|WELCOME TO PORTAGE COUNTY|
Nestled in Central Wisconsin, Portage County has it all. We boast diverse employment opportunities; a high-quality workforce; the University of Wisconsin – Stevens Point and Mid-State Technical College; accomplished public and private school systems; abundant natural resources, highlighted by the Wisconsin River and Green Circle Trail; forward-thinking elected officials; and a quality of life that is second to none.
The Portage County Business Council invites you to learn more about what those who live here already know – Portage County is a great place to live, work, play, pray and retire.
Portage County has an advantage that few other places can tout – location. An improved transportation system anchored by Interstate 39 puts us in the middle of it all. Situated in the heart of Wisconsin, we are within an easy half-day drive of Chicago, Minneapolis and Milwaukee.
While we are close to those metropolitan areas, you will quickly find that Portage County's communities have much to offer. We have the urban flair of culture and the arts, a myriad of shopping, and wide-ranging dining options, along with the rural charm of hiking and biking trails, acres of public open space, and quaint old-time Main Streets.
From 1634 to 1763, the area now known as Portage County was originally part of a French Colony. However, it is unknown if the early French explorers, fur traders or missionaries ever visited Central Wisconsin. Only two records of French influence remain in Portage County. The Little Eau Pleine River bears a French name, with no history of how or why it was named. Lake DuBay was named for John B. DuBay. DuBay was a French Canadian who established a fur trading post for the American Fur Company in the 1830s. The post was located on the Wisconsin River 12 miles north of what is now Stevens Point.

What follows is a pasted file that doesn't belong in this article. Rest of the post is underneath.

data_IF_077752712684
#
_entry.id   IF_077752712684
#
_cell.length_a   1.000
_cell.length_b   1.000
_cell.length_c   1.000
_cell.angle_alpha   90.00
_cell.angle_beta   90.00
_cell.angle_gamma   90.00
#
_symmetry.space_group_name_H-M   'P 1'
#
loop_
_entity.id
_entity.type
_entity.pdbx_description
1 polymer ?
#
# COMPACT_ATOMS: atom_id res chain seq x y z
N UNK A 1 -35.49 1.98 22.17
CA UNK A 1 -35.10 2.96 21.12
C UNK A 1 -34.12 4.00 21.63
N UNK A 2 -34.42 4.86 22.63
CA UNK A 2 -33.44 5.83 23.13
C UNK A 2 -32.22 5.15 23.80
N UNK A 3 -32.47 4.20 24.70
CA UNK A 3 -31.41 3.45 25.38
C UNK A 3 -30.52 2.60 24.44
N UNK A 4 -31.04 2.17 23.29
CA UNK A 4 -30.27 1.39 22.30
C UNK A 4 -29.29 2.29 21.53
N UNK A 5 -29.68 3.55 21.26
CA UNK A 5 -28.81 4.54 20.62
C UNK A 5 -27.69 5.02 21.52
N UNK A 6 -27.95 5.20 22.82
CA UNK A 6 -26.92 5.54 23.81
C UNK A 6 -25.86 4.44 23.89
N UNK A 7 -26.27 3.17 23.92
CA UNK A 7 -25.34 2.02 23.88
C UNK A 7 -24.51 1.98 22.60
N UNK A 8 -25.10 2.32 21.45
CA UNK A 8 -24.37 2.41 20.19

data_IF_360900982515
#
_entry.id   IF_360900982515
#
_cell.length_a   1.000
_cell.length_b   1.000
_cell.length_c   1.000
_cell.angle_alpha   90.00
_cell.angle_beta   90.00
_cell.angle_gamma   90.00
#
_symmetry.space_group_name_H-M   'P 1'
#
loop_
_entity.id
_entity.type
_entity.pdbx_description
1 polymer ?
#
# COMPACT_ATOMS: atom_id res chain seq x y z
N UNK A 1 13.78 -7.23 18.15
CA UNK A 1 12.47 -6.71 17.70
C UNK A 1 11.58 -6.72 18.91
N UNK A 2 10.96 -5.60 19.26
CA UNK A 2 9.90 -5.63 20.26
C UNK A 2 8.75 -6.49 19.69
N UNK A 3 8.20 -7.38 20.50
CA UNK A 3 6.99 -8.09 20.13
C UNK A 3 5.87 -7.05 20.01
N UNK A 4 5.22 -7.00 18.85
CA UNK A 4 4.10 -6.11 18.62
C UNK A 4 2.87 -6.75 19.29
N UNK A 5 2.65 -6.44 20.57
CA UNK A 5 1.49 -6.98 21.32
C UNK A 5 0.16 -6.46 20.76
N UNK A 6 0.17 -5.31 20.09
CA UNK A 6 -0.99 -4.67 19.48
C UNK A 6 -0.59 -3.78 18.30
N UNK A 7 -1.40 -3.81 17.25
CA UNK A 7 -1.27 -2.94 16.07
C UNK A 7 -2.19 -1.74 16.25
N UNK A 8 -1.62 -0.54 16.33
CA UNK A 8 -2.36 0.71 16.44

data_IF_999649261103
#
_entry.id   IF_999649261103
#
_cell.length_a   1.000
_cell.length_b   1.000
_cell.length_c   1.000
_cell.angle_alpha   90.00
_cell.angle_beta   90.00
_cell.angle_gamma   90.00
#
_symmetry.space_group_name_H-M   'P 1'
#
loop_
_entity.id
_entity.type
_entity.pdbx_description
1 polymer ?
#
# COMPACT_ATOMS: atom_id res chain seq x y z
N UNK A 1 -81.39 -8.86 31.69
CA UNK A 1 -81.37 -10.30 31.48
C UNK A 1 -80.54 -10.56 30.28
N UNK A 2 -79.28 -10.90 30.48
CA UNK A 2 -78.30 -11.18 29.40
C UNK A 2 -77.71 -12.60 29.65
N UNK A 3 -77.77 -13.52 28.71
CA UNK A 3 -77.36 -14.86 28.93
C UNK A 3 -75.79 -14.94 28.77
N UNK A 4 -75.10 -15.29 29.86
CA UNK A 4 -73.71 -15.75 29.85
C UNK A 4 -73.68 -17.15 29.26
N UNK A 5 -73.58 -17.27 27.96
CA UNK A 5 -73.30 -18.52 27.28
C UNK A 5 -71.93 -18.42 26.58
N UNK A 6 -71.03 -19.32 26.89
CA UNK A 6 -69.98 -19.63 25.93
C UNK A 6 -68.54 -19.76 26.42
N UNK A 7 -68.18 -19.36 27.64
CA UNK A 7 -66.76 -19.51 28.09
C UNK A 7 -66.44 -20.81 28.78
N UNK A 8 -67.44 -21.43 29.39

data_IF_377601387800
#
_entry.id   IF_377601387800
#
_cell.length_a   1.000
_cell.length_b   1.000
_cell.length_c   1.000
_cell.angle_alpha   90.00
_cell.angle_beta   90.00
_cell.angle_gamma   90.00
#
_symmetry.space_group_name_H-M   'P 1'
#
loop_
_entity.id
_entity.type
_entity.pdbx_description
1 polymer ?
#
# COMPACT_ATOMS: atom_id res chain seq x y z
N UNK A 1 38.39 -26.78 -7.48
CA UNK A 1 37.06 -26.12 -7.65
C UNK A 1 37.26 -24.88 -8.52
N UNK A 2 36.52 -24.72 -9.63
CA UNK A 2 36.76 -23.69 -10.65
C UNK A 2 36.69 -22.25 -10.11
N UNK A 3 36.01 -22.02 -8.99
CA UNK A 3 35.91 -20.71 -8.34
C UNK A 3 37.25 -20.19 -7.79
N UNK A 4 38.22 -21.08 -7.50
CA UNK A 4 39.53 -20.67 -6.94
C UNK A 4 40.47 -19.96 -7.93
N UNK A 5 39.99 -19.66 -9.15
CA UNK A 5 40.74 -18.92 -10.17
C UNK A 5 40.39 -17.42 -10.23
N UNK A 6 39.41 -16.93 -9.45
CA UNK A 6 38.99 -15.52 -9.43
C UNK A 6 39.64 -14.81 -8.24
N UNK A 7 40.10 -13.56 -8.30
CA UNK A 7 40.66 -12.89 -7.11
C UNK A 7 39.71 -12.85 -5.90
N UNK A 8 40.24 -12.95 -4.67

Settlement of the area began after 1836, when a treaty was signed between the United States government and the Menominee Indian Tribe of Wisconsin. The treaty stated that the Menominee Tribe would give the United States three miles of land running along the Wisconsin River for a length of 48 miles. This area became known as the Pineries.
Stevens Point was born when surveyor George Stevens needed a place to leave behind supplies. He chose to house his supplies in a crude shack on an embankment of the Wisconsin River. The location of Stevens' shack was no accident; it was dictated by geography. This particular point was the most passable means of transportation to a seemingly inexhaustible supply of lumber, the Pineries, the region the U.S. had been granted in the treaty in 1836.
Most of Portage County’s early settlers were attracted by the abundant natural resources (lumber) in the area. By 1840, nearly all the mill sites on the upper Wisconsin were taken, yet the actual number of settlers was minimal. It was in the 1850s that the lumber industry began to expand. By 1876, there were 25 sawmills and 16 shingle mills operating in Portage County. Up until 1890, the County’s economy was based on the timber industry alone.
However, the Stevens Point Area and Portage County owe their continued growth more to the construction of the Wisconsin Central Railroad (now Canadian National) than to any other factor. The railroad provided easy access to other parts of the state for passengers and products of Portage County.
Today, the educational, transportation, and recreational systems in place provide an opportunity for residents to enjoy life. The governmental units work in cooperation on projects that will benefit the area. Due in part to the cooperation between governments and existing systems, Portage County has a diversified and growing economy.Demographics